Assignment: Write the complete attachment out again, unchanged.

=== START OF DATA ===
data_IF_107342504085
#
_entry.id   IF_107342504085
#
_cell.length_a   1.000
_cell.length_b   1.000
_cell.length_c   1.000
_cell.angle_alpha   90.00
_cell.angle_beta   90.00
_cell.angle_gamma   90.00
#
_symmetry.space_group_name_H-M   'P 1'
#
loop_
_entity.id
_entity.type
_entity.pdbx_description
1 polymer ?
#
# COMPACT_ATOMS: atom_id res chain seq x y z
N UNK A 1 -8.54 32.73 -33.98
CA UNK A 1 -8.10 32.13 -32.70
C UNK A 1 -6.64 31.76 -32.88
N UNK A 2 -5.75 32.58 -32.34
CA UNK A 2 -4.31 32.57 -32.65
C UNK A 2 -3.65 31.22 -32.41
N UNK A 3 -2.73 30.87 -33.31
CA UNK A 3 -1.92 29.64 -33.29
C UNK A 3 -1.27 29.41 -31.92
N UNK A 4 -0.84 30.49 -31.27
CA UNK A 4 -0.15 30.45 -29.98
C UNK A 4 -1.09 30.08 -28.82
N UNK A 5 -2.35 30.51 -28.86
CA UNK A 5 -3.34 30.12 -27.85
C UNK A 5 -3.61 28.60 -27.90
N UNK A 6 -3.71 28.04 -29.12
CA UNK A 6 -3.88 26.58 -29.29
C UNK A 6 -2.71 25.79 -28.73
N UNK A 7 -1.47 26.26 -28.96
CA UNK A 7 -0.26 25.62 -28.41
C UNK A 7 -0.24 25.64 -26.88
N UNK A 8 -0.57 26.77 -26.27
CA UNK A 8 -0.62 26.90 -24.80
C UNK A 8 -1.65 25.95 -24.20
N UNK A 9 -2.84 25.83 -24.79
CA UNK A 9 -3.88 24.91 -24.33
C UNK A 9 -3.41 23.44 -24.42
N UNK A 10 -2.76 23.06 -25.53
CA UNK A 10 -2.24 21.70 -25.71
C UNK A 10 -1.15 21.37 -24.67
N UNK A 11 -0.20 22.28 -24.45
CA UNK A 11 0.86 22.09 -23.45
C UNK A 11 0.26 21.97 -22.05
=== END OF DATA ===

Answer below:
data_IF_107342504085
#
_entry.id   IF_107342504085
#
_cell.length_a   1.000
_cell.length_b   1.000
_cell.length_c   1.000
_cell.angle_alpha   90.00
_cell.angle_beta   90.00
_cell.angle_gamma   90.00
#
_symmetry.space_group_name_H-M   'P 1'
#
loop_
_entity.id
_entity.type
_entity.pdbx_description
1 polymer ?
#
# COMPACT_ATOMS: atom_id res chain seq x y z
N UNK A 1 -8.54 32.73 -33.98
CA UNK A 1 -8.10 32.13 -32.70
C UNK A 1 -6.64 31.76 -32.88
N UNK A 2 -5.75 32.58 -32.34
CA UNK A 2 -4.31 32.57 -32.65
C UNK A 2 -3.65 31.22 -32.41
N UNK A 3 -2.73 30.87 -33.31
CA UNK A 3 -1.92 29.64 -33.29
C UNK A 3 -1.27 29.41 -31.92
N UNK A 4 -0.84 30.49 -31.27
CA UNK A 4 -0.15 30.45 -29.98
C UNK A 4 -1.09 30.08 -28.82
N UNK A 5 -2.35 30.51 -28.86
CA UNK A 5 -3.34 30.12 -27.85
C UNK A 5 -3.61 28.60 -27.90
N UNK A 6 -3.71 28.04 -29.12
CA UNK A 6 -3.88 26.58 -29.29
C UNK A 6 -2.71 25.79 -28.73
N UNK A 7 -1.47 26.26 -28.96
CA UNK A 7 -0.26 25.62 -28.41
C UNK A 7 -0.24 25.64 -26.88
N UNK A 8 -0.57 26.77 -26.27
CA UNK A 8 -0.62 26.90 -24.80
C UNK A 8 -1.65 25.95 -24.20
N UNK A 9 -2.84 25.83 -24.79
CA UNK A 9 -3.88 24.91 -24.33
C UNK A 9 -3.41 23.44 -24.42
N UNK A 10 -2.76 23.06 -25.53
CA UNK A 10 -2.24 21.70 -25.71
C UNK A 10 -1.15 21.37 -24.67
N UNK A 11 -0.20 22.28 -24.45
CA UNK A 11 0.86 22.09 -23.45
C UNK A 11 0.26 21.97 -22.05